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ing beauty to be seen by the eyes of the mind, only cleared by faith * ?”

That his sister had embraced the same opinions, and felt the same love of sacred poesy, is sufficiently evident from the part which she took in the completion of what her brother had so well commenced. There is much reason, indeed, to conclude, from the title prefixed to some of the existing manuscripts, and from other evidence, that by much the greater part of this joint version came from the pen of the countess of Pembroke. Thus, in the manuscript used for the copy printed at the Chiswick press, by C. Whittingham, for Robert Triphook, 1823, . the title runs thus: "The Psalmes of David, translated into divers and sundry Kindes of Verse, more rare and excellent for the Method and Varietie than ever yet hath been done in English. Begun by the noble and learned Gent. Sir Philip Sidney, Knt., and finished by the Right Honourable the Countess of Pembroke, his Sister."

It is said, beneath, in Triphook's impression, to be "Now first printed from a Copy of the Original Manuscript, transcribed by John Davies of Here

Folio Edit. p. 542.

ford, in the reign of James the First." This original manuscript is reported to be still existing in the library at Wilton, curiously bound in crimson velvet*, and in the handwriting of sir Philip and his sister. The MS. by John Davies, who was writing-master to prince Henry, is in folio. "It exhibits," says the advertisement prefixed to Triphook's impression, "a beautiful specimen of the calligraphy of the time. The first letters of every line are in gold ink, and it comprises specimens of all the hands in use, more particularly the Italian, then much in fashion at court. From the pains

bestowed, it is by no means improbable that it was written for the prince."

We learn from the same advertisement, and on the authority of the Rev. B. Bandinel, that of two copies of these psalms in the Bodleian library, one has precisely the same title with the manuscript of John Davies, and the other is a transcript by Dr. Samuel Woodford. "On the first leaf," relates Mr. Bandinel, "Dr. W. has written, The original copy is by mee, given me by my brother, Mr. John Woodford, who bought it among other

Zouch's Sidney, p. 364.

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broken books to putt up coffee pouder, as I remember.'" Mr. B. adds, " At the end of psalm xliii. is written by Dr. W. In the margin, (that is, of the originall MS.) hitherto sir Ph. Sidney*;'" a tes-timony which, as Dr. Woodford wrote this, by his own account, in 1695, would seem to set the question, as to the respective shares of the brother and sister in this version, at rest..

Beside these copies in the Bodleian, and that by John Davies, others are known to exist, both in public and private libraries. In the library, for instance, of Trinity College, Cambridge, is preserved a beautiful manuscript of this version. Another is in the possession of the Rev. Dr. Cotton, of Christ Church, Oxford; and a third is to be found in the valuable collection of Richard Heber, esq. Nor, though unsubmitted to the press until within these three years, has this translation escaped occasional notice from subsequent critics and poets. Of the former, Harrington, in his Nugæ Antiquæ ; Steele, in the Guardian, No. 18; Ballard, in his Memoirs of Learned Ladies; Granger, in his Biographical History of England; Park, in his edi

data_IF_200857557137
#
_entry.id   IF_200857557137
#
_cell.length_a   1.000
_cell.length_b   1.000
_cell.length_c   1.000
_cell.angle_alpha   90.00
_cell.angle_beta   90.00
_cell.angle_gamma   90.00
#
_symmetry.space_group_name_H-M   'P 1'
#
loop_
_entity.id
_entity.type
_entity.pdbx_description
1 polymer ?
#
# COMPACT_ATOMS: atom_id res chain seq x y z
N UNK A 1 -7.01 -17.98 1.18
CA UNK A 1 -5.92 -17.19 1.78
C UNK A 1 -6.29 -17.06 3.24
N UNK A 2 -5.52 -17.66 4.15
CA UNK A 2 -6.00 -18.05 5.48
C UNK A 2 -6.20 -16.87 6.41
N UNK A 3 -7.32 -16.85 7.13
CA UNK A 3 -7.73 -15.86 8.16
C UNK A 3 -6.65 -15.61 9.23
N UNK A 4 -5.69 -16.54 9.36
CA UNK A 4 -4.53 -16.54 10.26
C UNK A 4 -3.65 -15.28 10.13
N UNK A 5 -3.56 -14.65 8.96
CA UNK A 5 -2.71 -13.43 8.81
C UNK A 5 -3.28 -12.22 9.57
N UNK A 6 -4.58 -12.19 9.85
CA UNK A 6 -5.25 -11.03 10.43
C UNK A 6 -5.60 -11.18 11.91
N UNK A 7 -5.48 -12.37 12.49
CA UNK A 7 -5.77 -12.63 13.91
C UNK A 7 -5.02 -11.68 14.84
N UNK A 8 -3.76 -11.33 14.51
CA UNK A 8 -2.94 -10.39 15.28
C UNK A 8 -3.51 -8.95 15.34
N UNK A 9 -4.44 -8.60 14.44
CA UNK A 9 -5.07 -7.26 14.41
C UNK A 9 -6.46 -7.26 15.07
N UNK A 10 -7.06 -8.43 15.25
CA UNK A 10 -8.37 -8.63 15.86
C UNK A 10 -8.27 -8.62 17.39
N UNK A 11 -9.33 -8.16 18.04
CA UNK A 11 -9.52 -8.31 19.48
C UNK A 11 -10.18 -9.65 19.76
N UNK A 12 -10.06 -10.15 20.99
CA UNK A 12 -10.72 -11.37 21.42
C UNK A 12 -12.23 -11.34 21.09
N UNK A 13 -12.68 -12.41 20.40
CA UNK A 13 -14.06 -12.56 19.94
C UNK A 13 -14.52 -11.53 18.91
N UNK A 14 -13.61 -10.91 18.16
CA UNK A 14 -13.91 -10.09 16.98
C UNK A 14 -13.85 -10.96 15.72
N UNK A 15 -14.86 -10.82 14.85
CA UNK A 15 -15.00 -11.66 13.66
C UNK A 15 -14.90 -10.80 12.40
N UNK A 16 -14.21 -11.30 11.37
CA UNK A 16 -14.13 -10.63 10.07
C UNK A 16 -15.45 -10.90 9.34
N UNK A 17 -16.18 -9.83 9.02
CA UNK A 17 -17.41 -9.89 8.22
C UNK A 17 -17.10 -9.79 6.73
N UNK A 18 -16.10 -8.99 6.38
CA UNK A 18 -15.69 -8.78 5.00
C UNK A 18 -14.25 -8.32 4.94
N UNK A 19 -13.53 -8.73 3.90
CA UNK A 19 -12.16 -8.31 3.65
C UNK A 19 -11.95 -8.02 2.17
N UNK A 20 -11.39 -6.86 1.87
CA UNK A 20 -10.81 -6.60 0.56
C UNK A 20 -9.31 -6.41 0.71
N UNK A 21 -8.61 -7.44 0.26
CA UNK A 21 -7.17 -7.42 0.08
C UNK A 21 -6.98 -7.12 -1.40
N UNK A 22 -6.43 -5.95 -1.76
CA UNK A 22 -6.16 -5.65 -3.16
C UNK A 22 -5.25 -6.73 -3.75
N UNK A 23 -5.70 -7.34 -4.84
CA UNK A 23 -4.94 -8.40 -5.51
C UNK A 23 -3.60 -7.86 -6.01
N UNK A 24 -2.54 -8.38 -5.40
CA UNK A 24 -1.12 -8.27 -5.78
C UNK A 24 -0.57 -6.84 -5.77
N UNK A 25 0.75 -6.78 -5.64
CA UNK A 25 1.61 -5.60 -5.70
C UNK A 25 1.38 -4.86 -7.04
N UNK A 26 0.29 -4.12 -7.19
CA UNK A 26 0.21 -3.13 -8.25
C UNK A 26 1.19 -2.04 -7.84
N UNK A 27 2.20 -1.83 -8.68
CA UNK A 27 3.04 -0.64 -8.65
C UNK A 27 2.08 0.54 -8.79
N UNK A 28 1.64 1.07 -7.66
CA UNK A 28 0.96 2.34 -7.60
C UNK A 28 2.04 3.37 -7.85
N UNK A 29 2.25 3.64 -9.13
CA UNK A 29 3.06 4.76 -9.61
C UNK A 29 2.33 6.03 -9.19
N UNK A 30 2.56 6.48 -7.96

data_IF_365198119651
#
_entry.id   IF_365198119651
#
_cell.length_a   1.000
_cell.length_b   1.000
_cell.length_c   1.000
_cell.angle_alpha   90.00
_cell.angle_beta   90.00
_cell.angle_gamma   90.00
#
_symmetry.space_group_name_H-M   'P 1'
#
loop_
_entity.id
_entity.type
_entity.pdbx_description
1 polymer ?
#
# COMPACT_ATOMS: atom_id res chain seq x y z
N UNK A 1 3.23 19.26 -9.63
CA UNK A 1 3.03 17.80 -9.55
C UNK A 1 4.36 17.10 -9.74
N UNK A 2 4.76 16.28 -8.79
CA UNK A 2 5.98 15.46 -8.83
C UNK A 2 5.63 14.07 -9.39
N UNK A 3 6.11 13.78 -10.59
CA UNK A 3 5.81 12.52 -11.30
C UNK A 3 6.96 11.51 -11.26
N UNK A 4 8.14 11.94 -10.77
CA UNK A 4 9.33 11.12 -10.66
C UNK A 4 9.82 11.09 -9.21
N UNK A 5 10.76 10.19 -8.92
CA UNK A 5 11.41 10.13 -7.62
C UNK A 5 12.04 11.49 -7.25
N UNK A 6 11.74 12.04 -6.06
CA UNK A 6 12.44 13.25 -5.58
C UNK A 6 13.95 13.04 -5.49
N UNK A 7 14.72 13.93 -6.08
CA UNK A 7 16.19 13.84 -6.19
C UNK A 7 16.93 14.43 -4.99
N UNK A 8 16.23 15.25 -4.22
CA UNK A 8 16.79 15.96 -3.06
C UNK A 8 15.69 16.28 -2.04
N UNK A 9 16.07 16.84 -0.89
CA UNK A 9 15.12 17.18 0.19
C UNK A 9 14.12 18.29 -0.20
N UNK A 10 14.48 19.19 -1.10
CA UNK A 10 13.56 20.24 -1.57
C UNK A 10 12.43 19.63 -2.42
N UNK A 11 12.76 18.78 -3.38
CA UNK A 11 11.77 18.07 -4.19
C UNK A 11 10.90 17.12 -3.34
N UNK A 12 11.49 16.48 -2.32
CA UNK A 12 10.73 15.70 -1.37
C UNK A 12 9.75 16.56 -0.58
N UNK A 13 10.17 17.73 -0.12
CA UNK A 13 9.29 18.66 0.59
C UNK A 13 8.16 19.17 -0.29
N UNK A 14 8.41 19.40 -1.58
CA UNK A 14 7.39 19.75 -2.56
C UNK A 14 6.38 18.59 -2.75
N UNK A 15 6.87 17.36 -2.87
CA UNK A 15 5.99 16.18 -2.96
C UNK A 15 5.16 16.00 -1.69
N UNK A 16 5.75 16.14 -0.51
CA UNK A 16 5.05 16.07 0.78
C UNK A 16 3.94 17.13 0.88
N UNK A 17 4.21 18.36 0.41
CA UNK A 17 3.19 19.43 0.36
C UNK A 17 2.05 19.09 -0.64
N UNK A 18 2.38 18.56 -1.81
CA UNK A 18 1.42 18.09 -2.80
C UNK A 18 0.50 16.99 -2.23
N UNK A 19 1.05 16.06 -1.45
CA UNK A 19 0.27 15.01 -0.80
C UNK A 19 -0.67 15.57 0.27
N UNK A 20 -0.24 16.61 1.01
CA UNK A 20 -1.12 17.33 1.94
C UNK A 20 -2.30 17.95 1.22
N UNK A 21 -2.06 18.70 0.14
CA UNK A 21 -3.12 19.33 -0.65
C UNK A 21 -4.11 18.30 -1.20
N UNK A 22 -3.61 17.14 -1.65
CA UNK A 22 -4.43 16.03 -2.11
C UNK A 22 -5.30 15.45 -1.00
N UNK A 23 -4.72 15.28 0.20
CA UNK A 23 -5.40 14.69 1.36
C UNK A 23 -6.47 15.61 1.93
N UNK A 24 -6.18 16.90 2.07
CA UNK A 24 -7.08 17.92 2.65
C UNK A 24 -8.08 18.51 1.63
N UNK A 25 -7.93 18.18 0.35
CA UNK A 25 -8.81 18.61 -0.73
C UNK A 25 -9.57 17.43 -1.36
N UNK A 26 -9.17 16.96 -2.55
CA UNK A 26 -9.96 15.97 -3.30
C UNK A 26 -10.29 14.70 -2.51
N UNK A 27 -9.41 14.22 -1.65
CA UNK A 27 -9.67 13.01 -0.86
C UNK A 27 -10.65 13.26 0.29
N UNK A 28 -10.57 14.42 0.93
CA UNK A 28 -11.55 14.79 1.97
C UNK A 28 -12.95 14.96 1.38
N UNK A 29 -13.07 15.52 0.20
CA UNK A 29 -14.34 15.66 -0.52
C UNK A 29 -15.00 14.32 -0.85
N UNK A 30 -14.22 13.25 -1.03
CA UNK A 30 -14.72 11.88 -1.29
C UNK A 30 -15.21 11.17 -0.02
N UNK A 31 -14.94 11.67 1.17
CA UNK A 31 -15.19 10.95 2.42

* Advertisement to Triphook's edition, p. viii.

tion of lord Orford's Royal and Noble Authors; Zouch, in his Memoirs of the Life and Writings of Sir Philip Sidney; and lastly, Dr. Cotton, in the Christian Remembrancer for June, 1821, may be enumerated. The observations, indeed, which fell from the last of these critics, may, in all probability, have suggested the edition of 1823; for, when noticing this translation in the work just mentioned, he remarks: "By what strange means it has happened that this version has slept in unmerited obscurity for nearly two centuries and a half, I am utterly at a loss to divine. I see in many of them passages of considerable beauty; and notwithstanding the stiffness characteristic of the poetry of the day, there is often peculiar happiness of expression, a nerve and energy, a poetic spirit that might have disarmed, even if it could not extort praise from the fastidious Warton himself *."

Of the poets, two of no mean fame, Daniel and Donne, have particularly noticed the Sidney Psalms. Daniel, who may be peculiarly termed the countess of Pembroke's own poet, appears to consider them

* Christian Remembrancer, June 1821, p. 327, 328.

as exclusively the production of this lady; for, when speaking of the version, he says

By this, great lady, thou must then be known,
When WILTON lies low levell'd in the ground;
And this is that which thou may'st call thine own,
Which sacrilegious time cannot confound;
Here thou surviv'st thyself; here thou art found
Of late succeeding ages, fresh in fame,
Where in eternal brass remains thy name *.

Whilst Donne, perhaps more correctly, views them as a joint production, designating the translation, which he has eulogised in a long copy of verses, as "by sir Philip Sidney and the countesse of Pembroke, his sister +."

Only two metrical versions of the entire Psalms had preceded this attempt by sir Philip and his sister; the well known, and once highly popular translation by Sternhold, Hopkins, and others; and one by the pious and learned archbishop Parker; the former commencing with thirty-seven psalms in 1549, and, after various intervening editions and augmentations, completed in 1562; and the latter

* Daniel's Poetical Works, vol. i. p. 256.
+ Donne's Poems, 1635, p. 366.

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